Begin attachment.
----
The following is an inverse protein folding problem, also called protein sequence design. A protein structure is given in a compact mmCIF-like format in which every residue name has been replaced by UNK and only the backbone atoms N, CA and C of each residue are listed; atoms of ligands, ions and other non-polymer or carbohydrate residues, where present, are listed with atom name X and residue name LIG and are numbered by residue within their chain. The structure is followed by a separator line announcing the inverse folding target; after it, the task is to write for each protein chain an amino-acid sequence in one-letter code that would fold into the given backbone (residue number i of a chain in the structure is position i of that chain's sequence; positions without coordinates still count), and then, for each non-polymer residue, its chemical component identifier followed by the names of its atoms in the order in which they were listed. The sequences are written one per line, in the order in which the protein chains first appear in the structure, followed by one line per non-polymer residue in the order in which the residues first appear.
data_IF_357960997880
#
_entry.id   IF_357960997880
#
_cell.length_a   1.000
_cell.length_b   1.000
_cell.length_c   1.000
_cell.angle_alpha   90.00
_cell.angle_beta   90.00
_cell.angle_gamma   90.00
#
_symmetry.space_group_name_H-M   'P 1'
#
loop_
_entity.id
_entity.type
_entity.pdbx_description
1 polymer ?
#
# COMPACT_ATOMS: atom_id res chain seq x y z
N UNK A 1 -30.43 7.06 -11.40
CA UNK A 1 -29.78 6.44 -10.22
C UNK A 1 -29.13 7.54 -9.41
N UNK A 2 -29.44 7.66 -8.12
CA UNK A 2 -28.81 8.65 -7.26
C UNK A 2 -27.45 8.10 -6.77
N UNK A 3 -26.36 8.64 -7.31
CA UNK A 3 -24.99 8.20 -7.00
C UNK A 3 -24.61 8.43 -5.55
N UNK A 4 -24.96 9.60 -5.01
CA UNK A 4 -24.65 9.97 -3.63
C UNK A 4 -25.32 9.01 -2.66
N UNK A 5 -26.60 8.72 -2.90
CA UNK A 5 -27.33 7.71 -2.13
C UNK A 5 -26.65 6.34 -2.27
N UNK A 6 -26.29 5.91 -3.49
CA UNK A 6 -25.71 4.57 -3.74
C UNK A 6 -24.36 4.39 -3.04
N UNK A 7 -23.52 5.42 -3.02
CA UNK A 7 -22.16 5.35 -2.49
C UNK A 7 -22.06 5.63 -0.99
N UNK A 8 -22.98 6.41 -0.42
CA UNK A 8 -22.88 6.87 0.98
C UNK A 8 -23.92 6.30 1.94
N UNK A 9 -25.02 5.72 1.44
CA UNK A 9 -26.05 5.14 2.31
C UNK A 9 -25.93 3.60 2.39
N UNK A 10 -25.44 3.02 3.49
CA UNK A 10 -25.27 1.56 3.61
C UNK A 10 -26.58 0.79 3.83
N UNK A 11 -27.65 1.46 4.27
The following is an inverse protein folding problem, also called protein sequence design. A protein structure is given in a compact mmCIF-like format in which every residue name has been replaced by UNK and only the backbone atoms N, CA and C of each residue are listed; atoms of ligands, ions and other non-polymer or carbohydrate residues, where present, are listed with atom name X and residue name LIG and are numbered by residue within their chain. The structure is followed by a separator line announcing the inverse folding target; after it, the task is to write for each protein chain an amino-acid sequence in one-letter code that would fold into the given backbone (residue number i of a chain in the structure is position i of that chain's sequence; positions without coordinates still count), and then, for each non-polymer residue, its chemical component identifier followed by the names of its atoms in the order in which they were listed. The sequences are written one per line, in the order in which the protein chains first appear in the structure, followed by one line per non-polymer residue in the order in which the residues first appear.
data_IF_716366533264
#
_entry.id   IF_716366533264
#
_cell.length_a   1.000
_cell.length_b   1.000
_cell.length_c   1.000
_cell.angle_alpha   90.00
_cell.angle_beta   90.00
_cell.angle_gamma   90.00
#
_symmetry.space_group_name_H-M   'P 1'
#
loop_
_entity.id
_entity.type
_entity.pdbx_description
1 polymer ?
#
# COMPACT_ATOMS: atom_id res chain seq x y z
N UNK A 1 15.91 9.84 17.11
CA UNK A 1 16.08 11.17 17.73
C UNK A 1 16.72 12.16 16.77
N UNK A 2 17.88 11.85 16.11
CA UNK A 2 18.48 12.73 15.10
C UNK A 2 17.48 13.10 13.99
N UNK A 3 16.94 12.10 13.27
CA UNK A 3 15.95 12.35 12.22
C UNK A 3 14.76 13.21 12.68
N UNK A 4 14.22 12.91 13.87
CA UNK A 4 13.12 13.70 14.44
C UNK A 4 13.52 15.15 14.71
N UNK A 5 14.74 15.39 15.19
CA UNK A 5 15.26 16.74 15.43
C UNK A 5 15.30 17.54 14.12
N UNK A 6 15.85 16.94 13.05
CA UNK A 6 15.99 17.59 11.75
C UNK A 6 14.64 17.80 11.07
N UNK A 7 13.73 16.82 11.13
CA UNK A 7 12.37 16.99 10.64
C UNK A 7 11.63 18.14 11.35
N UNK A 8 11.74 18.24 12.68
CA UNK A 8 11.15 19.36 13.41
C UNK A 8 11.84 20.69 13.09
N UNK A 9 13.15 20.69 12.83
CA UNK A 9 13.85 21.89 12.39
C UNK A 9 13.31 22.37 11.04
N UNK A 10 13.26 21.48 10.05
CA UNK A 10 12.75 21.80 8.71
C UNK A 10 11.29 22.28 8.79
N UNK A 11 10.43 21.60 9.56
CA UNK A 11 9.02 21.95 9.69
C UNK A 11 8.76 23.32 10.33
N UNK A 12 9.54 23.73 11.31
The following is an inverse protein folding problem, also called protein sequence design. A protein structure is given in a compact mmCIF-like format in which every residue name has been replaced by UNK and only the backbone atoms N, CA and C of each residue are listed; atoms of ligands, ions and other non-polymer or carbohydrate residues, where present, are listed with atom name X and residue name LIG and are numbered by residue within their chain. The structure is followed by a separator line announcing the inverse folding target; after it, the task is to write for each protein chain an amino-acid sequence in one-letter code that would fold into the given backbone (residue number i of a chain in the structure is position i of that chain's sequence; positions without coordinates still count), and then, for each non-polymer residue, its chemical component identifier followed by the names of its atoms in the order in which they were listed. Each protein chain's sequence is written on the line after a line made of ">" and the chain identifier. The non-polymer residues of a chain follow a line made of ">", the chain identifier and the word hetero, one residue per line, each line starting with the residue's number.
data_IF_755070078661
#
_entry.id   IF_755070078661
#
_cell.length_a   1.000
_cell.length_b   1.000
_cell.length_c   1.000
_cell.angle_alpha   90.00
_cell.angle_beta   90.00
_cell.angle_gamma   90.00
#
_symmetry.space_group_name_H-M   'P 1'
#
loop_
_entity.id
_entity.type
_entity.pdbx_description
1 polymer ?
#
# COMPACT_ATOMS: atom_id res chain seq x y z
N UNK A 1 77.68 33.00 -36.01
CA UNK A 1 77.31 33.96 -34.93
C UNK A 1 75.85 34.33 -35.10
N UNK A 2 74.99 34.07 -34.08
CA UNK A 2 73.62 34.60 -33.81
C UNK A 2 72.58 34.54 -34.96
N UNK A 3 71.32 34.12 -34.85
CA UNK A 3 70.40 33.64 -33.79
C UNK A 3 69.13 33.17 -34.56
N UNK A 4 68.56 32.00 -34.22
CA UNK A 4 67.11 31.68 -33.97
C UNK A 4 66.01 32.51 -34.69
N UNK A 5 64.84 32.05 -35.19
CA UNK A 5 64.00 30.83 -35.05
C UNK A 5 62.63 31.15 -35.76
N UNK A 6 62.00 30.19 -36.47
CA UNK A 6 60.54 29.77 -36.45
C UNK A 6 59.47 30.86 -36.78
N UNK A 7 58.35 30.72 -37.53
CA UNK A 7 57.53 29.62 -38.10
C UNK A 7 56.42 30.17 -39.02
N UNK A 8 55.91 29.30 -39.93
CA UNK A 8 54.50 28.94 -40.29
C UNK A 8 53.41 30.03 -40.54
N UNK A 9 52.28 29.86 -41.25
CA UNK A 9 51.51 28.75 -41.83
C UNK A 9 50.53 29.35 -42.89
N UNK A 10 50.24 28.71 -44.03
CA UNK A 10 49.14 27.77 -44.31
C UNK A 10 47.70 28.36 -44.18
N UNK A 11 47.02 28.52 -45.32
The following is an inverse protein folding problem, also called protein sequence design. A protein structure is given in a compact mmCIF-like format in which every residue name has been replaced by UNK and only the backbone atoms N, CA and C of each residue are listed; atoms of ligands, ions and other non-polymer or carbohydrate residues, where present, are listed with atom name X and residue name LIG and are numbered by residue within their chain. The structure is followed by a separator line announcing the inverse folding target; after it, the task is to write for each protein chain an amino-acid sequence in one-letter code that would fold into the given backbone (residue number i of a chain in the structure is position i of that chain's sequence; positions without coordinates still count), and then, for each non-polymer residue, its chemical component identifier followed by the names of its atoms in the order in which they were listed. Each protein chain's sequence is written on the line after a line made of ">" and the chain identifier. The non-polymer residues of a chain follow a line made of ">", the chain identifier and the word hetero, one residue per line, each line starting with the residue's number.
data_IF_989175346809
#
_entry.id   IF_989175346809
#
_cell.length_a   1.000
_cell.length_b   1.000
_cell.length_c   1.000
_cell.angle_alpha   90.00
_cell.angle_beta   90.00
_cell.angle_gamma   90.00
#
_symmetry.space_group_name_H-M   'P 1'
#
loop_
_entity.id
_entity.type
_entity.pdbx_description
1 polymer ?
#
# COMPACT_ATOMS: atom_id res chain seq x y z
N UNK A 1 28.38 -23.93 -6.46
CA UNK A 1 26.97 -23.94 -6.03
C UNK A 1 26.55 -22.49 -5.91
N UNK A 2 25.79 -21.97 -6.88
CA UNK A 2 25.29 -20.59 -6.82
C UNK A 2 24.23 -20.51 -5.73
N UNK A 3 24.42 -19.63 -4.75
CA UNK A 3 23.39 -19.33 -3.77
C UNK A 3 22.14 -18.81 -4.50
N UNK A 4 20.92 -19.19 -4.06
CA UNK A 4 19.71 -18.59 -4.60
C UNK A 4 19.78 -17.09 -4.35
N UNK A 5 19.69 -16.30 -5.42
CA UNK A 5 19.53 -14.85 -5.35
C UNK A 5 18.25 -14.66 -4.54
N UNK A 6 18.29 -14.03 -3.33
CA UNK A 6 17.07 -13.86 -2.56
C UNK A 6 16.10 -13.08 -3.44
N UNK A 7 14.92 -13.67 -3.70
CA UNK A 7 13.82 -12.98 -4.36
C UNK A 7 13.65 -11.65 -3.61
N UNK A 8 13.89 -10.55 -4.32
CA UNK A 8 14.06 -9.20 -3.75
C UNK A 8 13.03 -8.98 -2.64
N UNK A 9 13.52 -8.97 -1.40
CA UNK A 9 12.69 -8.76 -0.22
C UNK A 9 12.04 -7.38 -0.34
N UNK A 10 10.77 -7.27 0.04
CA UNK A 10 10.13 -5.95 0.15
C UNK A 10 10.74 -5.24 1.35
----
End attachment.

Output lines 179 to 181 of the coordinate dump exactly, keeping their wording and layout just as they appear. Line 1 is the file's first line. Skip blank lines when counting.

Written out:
#
# COMPACT_ATOMS: atom_id res chain seq x y z
N UNK A 1 28.38 -23.93 -6.46